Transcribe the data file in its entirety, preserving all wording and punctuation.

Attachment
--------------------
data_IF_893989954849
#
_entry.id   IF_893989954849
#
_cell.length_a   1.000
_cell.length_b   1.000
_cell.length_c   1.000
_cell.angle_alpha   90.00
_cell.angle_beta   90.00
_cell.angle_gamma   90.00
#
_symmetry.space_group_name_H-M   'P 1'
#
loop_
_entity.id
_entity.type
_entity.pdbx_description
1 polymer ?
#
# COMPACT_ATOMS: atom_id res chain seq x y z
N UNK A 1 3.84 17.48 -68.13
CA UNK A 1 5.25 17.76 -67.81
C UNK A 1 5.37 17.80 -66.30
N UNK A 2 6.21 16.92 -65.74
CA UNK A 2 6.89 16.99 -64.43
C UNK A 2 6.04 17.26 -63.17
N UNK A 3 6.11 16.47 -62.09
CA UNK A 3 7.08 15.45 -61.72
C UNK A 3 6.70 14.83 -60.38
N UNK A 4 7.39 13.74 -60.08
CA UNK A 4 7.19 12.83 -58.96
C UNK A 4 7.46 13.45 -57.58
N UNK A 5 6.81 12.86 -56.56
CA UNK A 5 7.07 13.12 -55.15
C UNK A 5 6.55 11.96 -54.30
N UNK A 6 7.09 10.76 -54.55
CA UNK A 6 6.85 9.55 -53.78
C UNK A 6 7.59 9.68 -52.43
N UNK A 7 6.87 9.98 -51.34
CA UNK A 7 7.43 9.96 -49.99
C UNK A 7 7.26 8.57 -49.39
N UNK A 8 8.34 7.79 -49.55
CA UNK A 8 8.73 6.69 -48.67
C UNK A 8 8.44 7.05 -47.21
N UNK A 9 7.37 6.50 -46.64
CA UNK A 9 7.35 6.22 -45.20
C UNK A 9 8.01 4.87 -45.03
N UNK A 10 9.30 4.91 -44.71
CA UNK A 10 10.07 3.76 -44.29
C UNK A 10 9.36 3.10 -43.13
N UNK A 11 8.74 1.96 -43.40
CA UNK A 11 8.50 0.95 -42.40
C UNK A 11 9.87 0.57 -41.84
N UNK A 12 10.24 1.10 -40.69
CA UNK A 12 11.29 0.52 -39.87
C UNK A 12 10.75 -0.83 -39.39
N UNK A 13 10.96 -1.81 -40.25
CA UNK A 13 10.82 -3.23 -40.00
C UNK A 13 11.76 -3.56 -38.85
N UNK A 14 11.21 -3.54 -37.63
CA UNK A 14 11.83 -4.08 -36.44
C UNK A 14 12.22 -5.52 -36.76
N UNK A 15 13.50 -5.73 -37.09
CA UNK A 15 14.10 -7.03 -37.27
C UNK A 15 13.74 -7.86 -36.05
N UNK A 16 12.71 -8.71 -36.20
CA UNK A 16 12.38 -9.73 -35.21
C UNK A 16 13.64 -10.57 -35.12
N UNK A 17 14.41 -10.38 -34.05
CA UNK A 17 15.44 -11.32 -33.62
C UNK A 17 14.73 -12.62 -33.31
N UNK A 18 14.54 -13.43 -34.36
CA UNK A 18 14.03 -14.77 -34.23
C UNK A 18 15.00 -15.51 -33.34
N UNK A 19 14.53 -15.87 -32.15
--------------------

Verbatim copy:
data_IF_893989954849
#
_entry.id   IF_893989954849
#
_cell.length_a   1.000
_cell.length_b   1.000
_cell.length_c   1.000
_cell.angle_alpha   90.00
_cell.angle_beta   90.00
_cell.angle_gamma   90.00
#
_symmetry.space_group_name_H-M   'P 1'
#
loop_
_entity.id
_entity.type
_entity.pdbx_description
1 polymer ?
#
# COMPACT_ATOMS: atom_id res chain seq x y z
N UNK A 1 3.84 17.48 -68.13
CA UNK A 1 5.25 17.76 -67.81
C UNK A 1 5.37 17.80 -66.30
N UNK A 2 6.21 16.92 -65.74
CA UNK A 2 6.89 16.99 -64.43
C UNK A 2 6.04 17.26 -63.17
N UNK A 3 6.11 16.47 -62.09
CA UNK A 3 7.08 15.45 -61.72
C UNK A 3 6.70 14.83 -60.38
N UNK A 4 7.39 13.74 -60.08
CA UNK A 4 7.19 12.83 -58.96
C UNK A 4 7.46 13.45 -57.58
N UNK A 5 6.81 12.86 -56.56
CA UNK A 5 7.07 13.12 -55.15
C UNK A 5 6.55 11.96 -54.30
N UNK A 6 7.09 10.76 -54.55
CA UNK A 6 6.85 9.55 -53.78
C UNK A 6 7.59 9.68 -52.43
N UNK A 7 6.87 9.98 -51.34
CA UNK A 7 7.43 9.96 -49.99
C UNK A 7 7.26 8.57 -49.39
N UNK A 8 8.34 7.79 -49.55
CA UNK A 8 8.73 6.69 -48.67
C UNK A 8 8.44 7.05 -47.21
N UNK A 9 7.37 6.50 -46.64
CA UNK A 9 7.35 6.22 -45.20
C UNK A 9 8.01 4.87 -45.03
N UNK A 10 9.30 4.91 -44.71
CA UNK A 10 10.07 3.76 -44.29
C UNK A 10 9.36 3.10 -43.13
N UNK A 11 8.74 1.96 -43.40
CA UNK A 11 8.50 0.95 -42.40
C UNK A 11 9.87 0.57 -41.84
N UNK A 12 10.24 1.10 -40.69
CA UNK A 12 11.29 0.52 -39.87
C UNK A 12 10.75 -0.83 -39.39
N UNK A 13 10.96 -1.81 -40.25
CA UNK A 13 10.82 -3.23 -40.00
C UNK A 13 11.76 -3.56 -38.85
N UNK A 14 11.21 -3.54 -37.63
CA UNK A 14 11.83 -4.08 -36.44
C UNK A 14 12.22 -5.52 -36.76
N UNK A 15 13.50 -5.73 -37.09
CA UNK A 15 14.10 -7.03 -37.27
C UNK A 15 13.74 -7.86 -36.05
N UNK A 16 12.71 -8.71 -36.20
CA UNK A 16 12.38 -9.73 -35.21
C UNK A 16 13.64 -10.57 -35.12
N UNK A 17 14.41 -10.38 -34.05
CA UNK A 17 15.44 -11.32 -33.62
C UNK A 17 14.73 -12.62 -33.31
N UNK A 18 14.54 -13.43 -34.36
CA UNK A 18 14.03 -14.77 -34.23
C UNK A 18 15.00 -15.51 -33.34
N UNK A 19 14.53 -15.87 -32.15